1. In our family, we don't say any of those things now, because we see. We can't be in there but we know you are suffering. It leaves nothing to say except that we are out here. At least it is now shared. That is the benefit of depression being given recognition & finding its place as a recognisable illness. So very sad.

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  2. Powerful stuff. I, like so many, have experienced bits and pieces of this and know that there is nothing for it but to grit one's teeth until the worst of it passes, thankful for the occasional truly understanding person who reaches out in just the right way.

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  3. I know exactly what you are saying.

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  4. Annabel- some day I must have a private tutorial with you on how you stitch your words onto the quilt. I am getting into words now on art in a big way but am still experimenting with the best way to add them to the work.

    Meanwhile, another stimulating and thought provoking work. Interestingly, this time I feel quite challenged by it but in a different way. I have never yet ( tough wood) had depression but I believe that 2 members of my family have but won't acknowledge it. How do you say to someone, I think you're depressed- seek help? Mean while my poor elderly mother, herself not in the best of health, is battling with my father who is slipping into dementia. Se was like me, never depressed, but now defiantly has her black dog days and has every right to as well but I feel so powerless to help.

    So as always another brilliant piece in the making.

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  5. Thank you all for your comments. I'm beginning to understand depression better myself by doing this piece of work. Debbi's words made me cry to be honest, and made me feel like I'd discovered a basement to my tower block of a character, that I didn't know existed, and it was full of black concrete! My sympathies to all those who suffer and their families who must have a fairly hard time of it too.

    As for text on work, well, it's just free machining. All I do is draw a pencil line and go over it! xx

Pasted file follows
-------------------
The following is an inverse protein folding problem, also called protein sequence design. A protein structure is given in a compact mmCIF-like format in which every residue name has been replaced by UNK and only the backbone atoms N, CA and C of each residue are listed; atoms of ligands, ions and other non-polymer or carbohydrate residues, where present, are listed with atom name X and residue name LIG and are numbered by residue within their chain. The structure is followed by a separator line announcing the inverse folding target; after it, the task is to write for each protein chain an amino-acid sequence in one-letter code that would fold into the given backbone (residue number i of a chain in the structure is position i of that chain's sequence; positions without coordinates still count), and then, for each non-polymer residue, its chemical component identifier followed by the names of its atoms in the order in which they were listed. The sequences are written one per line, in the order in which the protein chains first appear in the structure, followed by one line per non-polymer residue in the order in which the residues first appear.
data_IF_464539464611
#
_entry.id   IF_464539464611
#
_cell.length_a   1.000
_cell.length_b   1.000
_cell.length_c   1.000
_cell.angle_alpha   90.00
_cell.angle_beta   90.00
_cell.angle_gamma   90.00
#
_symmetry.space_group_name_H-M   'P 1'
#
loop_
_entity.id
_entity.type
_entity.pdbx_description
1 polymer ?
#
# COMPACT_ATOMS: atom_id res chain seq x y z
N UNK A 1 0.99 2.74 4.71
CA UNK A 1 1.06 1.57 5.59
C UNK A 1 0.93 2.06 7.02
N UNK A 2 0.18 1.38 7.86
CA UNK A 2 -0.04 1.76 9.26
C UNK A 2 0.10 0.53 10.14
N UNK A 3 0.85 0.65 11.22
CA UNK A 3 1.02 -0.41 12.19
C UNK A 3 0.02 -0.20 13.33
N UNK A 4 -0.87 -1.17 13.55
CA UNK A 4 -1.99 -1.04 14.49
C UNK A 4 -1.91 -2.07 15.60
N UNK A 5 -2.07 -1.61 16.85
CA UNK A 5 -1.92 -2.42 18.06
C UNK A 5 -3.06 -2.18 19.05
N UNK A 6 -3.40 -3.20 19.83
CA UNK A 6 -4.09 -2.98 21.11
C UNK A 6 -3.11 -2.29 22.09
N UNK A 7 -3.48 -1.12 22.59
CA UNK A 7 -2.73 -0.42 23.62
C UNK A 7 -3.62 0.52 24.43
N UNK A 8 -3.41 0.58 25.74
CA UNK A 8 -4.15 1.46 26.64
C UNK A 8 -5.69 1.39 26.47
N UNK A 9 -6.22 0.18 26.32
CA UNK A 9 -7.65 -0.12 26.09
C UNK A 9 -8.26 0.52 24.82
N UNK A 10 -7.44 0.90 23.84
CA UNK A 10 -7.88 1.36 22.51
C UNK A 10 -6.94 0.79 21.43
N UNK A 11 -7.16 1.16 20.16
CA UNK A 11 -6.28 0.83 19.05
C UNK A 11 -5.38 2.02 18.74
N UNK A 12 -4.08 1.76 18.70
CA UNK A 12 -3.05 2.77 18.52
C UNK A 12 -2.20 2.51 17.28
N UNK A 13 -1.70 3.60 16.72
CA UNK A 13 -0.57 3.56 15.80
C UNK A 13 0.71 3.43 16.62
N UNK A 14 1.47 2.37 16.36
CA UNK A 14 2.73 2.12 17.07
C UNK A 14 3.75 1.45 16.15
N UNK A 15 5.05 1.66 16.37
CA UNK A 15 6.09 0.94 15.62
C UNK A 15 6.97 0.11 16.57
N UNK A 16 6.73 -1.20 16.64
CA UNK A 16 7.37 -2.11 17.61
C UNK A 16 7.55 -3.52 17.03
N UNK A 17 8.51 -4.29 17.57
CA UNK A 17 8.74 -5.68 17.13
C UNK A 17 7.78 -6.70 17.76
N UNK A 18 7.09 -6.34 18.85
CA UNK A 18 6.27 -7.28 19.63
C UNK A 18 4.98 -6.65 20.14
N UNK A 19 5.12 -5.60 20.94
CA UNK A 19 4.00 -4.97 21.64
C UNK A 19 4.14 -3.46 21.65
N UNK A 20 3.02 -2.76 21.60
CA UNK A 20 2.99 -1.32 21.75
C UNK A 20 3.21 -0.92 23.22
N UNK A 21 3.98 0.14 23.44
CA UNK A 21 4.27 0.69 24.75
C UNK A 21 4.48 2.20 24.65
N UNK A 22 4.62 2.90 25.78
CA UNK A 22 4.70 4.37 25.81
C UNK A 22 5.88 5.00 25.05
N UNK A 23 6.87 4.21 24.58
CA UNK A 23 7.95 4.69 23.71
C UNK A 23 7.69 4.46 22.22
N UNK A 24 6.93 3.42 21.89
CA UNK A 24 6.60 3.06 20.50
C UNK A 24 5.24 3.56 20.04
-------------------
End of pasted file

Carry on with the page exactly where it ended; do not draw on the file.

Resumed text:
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    1. I had a thought, for anyone interested in text on quilts, my very good friend Laura Kemshall is doing a few courses this summer on that very subject. I think she may be booked up by now, but it's always worth a try. Here's a link for you: http://laurakemshall.blogspot.co.uk/ At the moment, she's stitching text on to gilded fabric. Really worth looking!

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  6. Hi, Annabel. Very exciting piece. The subject matter is so dense and important and could certainly turn into a whole series. Having lived most of my life with people who suffered bouts of depression, I find your text to be pertinent.
    best, nadia

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    1. Hiya Nadia, Indeed it could, but I think you'd have to intersperse it with lighter moments too for your own sanity - could be a bit heavy going!

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  7. A student of Linda's, I come to your work through DMTV... but I am also almost 7 years a widow, coming up age 61, seeing myself in many of your pieces...must express my admiration and delight and appreciation of your artistry, wisdom and insight. "Switching Off"...could be me.

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    1. A deep thank you Margaret. Switching Off is the one piece that people have found hardest to deal with, but it contains a truth for some. My deepest sympthies x

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Portrait in parts

For this portrait I'm starting off by using some stencils and stamps to make a background. I especially like the stencil with the jumble...